With the election at the forefront of many activities and the news cycle, topics such as coronavirus and climate change are being debated more than ever. (David Santiago)
With the election at the forefront of many activities and the news cycle, topics such as coronavirus and climate change are being debated more than ever.

David Santiago

The Politicization of Science

Science is viewed as a dividing subject between political parties

November 5, 2020

As the 2020 election draws near, there has been heated discussion between the two candidates about some of the biggest issues facing our country: namely, coronavirus and the climate crisis, and it seems that the responses vary widely from two candidates on opposite ends of the political spectrum.
The basis of these problems are rooted in science. Questions like “is climate change real?” and “are masks effective?” have answers backed by both qualitative and quantitative evidence.
When it comes to climate change, NASA states that “Multiple studies published in peer-reviewed scientific journals1 show that 97 percent or more of actively publishing climate scientists agree*: Climate-warming trends over the past century are extremely likely due to human activities.” They further go on to show resources from several reputable sources, organizations and government agencies offering evidence which backs the threat of global warming as a legitimate concern.
Mayo Clinic explains how various masks work assist in spreading the slow of COVID-19. N95 masks filter out particles of all sizes, even blocking 95% of very small particles. Cloth face coverings “trap droplets released that are released when the wearer talks, coughs or sneezes.” Mayo Clinic further goes on to state, “Countries that required face masks, testing, isolation and social distancing early in the pandemic have successfully slowed the spread of the virus.”
However, citizens seem split on these issues based on their ideology. According to Pew Research, 71% of Democrats believe that climate change is due to human activity, whereas only 27% of Republicans believe the same. Even when findings backed by various research studies supports human activity as a contributor of climate change, party affiliation seems to play a role in whether or not citizens believe them.

Scientific evidence seems to crumble when viewed through a partisan lens.”

— Disha Chatterjee

Additionally, Pew Research states that Democrats and Democratic-leaning independents are twice as likely as their Republican counterparts to support wearing masks most of the time or all of the time. Protests over mask mandates have sprung across the country, and several encounters of “anti-maskers” clashing against those who impose mask rules, sometimes violently, are being reported frequently. Scientific evidence seems to crumble when viewed through a partisan lens.

Increasingly, objective facts are interpreted subjectively based on political ideology. While focusing on the bias in reporting and media seems to be a primary focus for many Americans, they often fail to focus on the bias in their own interpretations.
Social media is a main contributor of the politicized atmosphere we live in today, and impacted political discourse significantly. A 2016 Pew Research survey showed that 62% of adults received their news through social media, but the more social media is used for news, the more politicized its audience tends to become. The way platforms such as Instagram and Facebook is structured leads to social media acting as an echo chamber, as you receive more and more content that affirms your views the more you engage with said content. Like millions of Americans, I am not immune to bias– even my explore page on Instagram is filled with content from those who fall on the same side of the political spectrum. It also offers the ability to distort the objective truth, making the spread of disinformation easier than in the past.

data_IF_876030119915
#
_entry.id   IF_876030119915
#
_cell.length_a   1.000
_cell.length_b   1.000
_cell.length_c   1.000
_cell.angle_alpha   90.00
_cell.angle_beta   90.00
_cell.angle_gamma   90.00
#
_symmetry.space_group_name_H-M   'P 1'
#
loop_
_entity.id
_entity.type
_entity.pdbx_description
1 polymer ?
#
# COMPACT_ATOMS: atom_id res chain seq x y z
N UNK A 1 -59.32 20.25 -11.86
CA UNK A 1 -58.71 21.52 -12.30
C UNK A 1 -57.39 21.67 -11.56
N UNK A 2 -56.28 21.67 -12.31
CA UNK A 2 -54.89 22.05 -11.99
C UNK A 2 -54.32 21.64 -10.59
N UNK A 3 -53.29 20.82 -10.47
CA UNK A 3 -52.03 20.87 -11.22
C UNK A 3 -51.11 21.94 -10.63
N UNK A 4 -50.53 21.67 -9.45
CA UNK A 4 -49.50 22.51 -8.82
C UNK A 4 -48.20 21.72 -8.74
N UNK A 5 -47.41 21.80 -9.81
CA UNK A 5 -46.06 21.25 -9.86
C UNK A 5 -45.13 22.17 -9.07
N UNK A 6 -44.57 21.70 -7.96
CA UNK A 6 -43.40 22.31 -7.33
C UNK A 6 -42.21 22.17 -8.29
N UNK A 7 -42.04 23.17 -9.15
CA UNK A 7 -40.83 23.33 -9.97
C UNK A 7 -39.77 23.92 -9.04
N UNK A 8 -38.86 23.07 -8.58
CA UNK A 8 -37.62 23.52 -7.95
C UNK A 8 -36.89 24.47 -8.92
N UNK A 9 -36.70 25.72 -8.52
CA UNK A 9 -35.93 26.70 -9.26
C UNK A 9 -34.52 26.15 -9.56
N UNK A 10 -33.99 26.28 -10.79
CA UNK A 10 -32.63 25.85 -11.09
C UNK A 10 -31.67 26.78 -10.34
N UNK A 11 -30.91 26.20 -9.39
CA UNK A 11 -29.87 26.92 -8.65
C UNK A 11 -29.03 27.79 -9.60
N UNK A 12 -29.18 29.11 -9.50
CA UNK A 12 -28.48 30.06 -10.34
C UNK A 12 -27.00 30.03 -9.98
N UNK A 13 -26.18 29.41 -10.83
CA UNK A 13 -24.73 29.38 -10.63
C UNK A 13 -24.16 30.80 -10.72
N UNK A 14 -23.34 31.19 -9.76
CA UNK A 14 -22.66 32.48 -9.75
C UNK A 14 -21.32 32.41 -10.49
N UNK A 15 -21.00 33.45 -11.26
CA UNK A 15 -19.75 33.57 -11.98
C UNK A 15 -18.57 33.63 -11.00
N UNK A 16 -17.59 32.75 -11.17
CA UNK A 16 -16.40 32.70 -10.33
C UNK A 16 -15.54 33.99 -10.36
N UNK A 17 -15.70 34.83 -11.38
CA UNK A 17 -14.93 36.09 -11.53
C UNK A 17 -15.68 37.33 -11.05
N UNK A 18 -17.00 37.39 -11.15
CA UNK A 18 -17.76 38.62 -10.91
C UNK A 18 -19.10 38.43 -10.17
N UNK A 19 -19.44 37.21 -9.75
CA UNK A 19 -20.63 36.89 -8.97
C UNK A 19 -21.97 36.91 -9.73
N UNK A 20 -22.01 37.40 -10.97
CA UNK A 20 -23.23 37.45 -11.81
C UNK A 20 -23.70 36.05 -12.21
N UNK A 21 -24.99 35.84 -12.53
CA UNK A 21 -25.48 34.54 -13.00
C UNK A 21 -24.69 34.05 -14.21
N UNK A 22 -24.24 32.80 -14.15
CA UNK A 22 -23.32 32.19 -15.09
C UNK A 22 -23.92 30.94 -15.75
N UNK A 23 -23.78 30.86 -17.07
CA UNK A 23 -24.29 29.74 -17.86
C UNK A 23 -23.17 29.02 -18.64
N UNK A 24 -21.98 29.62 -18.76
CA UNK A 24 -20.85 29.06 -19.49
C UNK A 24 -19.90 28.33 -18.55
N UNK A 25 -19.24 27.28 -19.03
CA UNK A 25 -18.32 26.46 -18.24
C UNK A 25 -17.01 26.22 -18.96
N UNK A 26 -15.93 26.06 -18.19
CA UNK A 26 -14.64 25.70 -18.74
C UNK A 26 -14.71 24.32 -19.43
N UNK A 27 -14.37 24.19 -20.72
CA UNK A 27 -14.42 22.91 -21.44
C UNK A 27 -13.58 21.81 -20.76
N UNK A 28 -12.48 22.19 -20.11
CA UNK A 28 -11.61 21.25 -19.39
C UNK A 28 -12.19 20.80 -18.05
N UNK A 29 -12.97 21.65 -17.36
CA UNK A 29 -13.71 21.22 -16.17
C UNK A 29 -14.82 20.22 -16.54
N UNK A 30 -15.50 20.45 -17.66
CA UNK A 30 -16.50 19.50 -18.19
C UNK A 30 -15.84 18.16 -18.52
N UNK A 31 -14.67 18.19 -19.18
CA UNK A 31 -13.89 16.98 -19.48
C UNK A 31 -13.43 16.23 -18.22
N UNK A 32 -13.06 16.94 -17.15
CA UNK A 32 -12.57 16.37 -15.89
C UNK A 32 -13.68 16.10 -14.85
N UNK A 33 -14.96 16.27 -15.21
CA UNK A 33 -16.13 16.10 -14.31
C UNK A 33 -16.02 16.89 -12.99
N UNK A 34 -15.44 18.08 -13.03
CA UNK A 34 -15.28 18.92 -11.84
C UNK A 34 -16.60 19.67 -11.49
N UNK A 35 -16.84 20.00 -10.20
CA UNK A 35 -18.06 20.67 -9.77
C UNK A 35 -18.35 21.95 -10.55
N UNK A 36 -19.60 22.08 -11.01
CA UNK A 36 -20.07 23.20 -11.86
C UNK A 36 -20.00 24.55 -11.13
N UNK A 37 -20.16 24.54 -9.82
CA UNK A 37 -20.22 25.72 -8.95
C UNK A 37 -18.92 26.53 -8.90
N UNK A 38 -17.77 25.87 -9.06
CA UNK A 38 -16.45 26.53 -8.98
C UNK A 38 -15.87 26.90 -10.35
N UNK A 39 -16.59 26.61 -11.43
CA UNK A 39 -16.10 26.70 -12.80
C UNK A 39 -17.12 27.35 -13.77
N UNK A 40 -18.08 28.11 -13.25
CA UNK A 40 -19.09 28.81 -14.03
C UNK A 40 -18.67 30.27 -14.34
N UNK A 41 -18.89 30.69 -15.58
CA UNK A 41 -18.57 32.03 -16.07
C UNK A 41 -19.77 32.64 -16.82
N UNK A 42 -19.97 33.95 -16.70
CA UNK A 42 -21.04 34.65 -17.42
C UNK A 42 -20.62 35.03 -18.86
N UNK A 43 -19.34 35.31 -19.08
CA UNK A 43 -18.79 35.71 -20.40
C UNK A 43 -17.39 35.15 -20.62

An anti-mask rally takes place in central London, demonstrating against lockdown measures. (Peter Summers)

Science and politics have become extremely intertwined, and today’s heavy social media use is certainly one reason. As famous American commentator Ben Shapiro loves to say, “facts don’t care about your feelings”– and it seems feelings don’t care about facts either, though we should. Rather than think of climate change and coronavirus as topics for debate, we should instead turn to research, studies and reputable sources to form our opinions on the legitimacy of mask-wearing and global warming. It’s up to us to confront our biases when faced with objective evidence, and form our opinions on scientific issues through scientific evidence.

 

About the Contributor
Photo of Disha Chatterjee
Disha Chatterjee, Feature Section Editor

Disha is a junior and this is her second year on Globe. Disha joined Globe because she loves writing and wanted to get involved in a new experience. She is looking forward to trying...

Leave a Comment

All online comments are reviewed by a member of the editorial staff before being approved. This site is intended to provide information and engage in open and respectful dialogue that is appropriate to the educational environment and fans of all ages. To ensure that exchanges are informative, respectful and lawful, we will NOT post comments that are off topic, spam, personal attacks, illegal, not factual or not appropriate in any other way.

If you want a picture to show with your comment, go get a gravatar.




The Globe • Copyright 2020 • FLEX WordPress Theme by SNOLog in